Viral synapse (or virological synapse) is a molecularly organized cellular junction that is similar in some aspects to immunological synapses. Many viruses including herpes simplex virus (HSV), human immunodeficiency virus (HIV) and human T-lymphotropic virus (HTLV) have been shown to instigate the formation of these junctions between the infected ("donor") and uninfected ("target") cell to allow cell-to-cell transmission. As viral synapses allow the virus to spread directly from cell to cell, they also provide a means by which the virus can escape neutralising antibody.
Formation and function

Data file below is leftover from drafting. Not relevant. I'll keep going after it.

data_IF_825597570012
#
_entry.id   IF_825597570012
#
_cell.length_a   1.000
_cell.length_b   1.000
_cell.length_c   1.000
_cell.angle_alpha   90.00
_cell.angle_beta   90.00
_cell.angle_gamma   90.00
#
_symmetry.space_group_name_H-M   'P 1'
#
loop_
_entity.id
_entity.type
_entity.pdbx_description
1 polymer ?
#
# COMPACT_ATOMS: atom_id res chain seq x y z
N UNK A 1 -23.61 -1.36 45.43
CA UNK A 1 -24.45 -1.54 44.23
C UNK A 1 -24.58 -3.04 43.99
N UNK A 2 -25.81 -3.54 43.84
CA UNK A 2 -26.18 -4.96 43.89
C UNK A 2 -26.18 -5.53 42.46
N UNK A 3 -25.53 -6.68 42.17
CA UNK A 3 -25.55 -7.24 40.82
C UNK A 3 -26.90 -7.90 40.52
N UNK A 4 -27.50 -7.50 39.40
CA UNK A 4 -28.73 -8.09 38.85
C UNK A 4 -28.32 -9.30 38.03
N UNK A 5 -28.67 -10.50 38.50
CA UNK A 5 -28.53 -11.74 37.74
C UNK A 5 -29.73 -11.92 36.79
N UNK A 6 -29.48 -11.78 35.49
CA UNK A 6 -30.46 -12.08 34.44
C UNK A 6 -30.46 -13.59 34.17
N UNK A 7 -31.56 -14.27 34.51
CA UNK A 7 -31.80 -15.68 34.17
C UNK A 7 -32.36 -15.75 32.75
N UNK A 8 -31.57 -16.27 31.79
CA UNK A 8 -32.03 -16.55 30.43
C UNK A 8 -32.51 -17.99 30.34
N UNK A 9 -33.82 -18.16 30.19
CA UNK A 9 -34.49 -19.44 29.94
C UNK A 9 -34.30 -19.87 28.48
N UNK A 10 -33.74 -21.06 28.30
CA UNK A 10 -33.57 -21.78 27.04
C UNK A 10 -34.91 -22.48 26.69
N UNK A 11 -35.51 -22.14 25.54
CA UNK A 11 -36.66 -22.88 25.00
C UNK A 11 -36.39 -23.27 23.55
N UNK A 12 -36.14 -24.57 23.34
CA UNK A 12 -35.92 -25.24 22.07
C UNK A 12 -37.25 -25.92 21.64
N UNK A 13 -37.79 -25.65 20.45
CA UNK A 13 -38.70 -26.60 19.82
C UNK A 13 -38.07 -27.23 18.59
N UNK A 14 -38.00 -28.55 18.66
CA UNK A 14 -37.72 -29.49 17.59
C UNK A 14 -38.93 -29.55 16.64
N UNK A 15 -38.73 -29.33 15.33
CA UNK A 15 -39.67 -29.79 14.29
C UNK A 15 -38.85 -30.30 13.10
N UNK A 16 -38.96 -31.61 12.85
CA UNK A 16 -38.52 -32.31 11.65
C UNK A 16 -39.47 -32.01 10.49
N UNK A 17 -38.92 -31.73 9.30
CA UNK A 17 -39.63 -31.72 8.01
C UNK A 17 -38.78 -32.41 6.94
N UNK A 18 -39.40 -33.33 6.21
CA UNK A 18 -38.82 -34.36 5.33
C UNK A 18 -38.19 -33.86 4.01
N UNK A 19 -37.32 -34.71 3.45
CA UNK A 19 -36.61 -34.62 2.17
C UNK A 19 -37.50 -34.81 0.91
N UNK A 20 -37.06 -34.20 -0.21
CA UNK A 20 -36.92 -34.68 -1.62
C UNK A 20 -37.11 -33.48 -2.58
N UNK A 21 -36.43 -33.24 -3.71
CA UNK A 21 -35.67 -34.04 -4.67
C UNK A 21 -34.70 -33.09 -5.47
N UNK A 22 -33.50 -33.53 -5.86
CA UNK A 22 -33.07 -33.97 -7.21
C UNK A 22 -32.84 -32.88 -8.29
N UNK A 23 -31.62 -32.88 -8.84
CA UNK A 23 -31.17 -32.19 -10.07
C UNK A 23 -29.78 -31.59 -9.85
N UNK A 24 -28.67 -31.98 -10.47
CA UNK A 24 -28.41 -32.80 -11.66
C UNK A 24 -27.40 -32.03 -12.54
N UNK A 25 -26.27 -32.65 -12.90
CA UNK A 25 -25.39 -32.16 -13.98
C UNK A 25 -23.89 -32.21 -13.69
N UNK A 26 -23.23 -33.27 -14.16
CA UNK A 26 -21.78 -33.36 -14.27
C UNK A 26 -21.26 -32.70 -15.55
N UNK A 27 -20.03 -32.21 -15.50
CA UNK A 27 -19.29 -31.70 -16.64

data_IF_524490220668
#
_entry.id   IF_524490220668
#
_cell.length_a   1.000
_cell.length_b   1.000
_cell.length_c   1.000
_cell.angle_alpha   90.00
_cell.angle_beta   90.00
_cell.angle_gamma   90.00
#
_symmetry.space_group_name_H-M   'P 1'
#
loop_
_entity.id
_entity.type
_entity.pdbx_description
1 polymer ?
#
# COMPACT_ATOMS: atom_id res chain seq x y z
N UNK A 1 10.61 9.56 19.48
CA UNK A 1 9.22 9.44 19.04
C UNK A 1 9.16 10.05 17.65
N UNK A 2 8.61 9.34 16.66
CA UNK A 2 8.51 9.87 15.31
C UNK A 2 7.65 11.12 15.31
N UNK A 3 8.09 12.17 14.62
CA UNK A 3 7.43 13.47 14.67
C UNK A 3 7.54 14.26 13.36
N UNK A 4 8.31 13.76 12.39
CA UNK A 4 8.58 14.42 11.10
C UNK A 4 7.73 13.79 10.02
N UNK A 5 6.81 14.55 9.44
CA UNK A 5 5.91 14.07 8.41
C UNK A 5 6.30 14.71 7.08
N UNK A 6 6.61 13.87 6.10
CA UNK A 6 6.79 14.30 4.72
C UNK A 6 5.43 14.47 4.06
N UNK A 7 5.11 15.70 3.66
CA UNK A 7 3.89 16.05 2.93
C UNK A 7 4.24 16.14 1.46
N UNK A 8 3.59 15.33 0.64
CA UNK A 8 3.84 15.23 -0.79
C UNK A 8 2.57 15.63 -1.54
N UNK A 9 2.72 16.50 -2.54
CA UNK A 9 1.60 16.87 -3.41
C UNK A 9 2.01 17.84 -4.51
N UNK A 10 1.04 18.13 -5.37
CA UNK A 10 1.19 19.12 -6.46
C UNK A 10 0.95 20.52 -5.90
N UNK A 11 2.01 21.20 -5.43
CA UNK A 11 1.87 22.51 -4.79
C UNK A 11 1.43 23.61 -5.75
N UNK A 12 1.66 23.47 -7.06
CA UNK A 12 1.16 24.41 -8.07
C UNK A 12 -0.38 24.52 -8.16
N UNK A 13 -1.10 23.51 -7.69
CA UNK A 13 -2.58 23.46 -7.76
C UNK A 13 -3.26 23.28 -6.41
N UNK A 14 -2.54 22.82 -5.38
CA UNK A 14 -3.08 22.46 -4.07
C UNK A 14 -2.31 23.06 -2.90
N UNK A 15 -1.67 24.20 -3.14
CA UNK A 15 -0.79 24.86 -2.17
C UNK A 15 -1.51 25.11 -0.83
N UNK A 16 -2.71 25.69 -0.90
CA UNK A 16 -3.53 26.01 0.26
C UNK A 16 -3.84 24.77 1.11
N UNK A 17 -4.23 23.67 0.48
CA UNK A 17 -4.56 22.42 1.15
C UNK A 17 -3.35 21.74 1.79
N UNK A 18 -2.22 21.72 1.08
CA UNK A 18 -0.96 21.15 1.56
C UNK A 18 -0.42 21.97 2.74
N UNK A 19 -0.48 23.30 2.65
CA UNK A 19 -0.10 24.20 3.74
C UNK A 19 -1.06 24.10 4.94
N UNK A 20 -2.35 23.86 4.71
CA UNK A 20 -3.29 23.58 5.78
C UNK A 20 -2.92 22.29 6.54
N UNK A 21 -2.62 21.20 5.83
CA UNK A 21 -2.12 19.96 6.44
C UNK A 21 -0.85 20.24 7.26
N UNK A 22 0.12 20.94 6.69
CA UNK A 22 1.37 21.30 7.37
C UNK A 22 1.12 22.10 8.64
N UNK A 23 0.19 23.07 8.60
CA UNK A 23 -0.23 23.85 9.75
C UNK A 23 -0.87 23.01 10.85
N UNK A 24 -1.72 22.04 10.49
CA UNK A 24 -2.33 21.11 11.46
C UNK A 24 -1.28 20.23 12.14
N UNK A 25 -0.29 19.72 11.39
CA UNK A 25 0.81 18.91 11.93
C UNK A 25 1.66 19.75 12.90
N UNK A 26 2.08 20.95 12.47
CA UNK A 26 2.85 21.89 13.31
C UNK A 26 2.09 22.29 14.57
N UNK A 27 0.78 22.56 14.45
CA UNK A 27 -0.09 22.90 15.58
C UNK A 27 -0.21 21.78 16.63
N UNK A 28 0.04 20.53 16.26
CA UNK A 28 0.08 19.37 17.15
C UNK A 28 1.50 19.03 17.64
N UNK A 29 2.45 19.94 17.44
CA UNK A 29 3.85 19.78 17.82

Formation of these synapses has been shown to involve reorientation of the cytoskeleton, which is triggered by engagement of ICAM-1 on the infected cell's surface and expression of several viral proteins. Viruses use the microtubule cytoskeleton to migrate to the viral synapse. By recruiting the receptors and viral particles at the point of contact, these synaptic structures significantly enhance the likelihood of a productive infection. Viral synapses are thought to explain how cell-to-cell transfer can operate in the HIV infection even when there is a low number of viral particles and a relatively low number of CD4 receptors. Recent study proposes that the primary “killing units” of CD4 T cells leading to CD4 T-cell depletion and progression to AIDS are infected cells (not cell-free viral particles) residing in lymphoid tissues that mediate cell-to-cell spread of the virus via virological synapses. These findings highlight a previously unappreciated role for the virological synapse in HIV pathogenesis.
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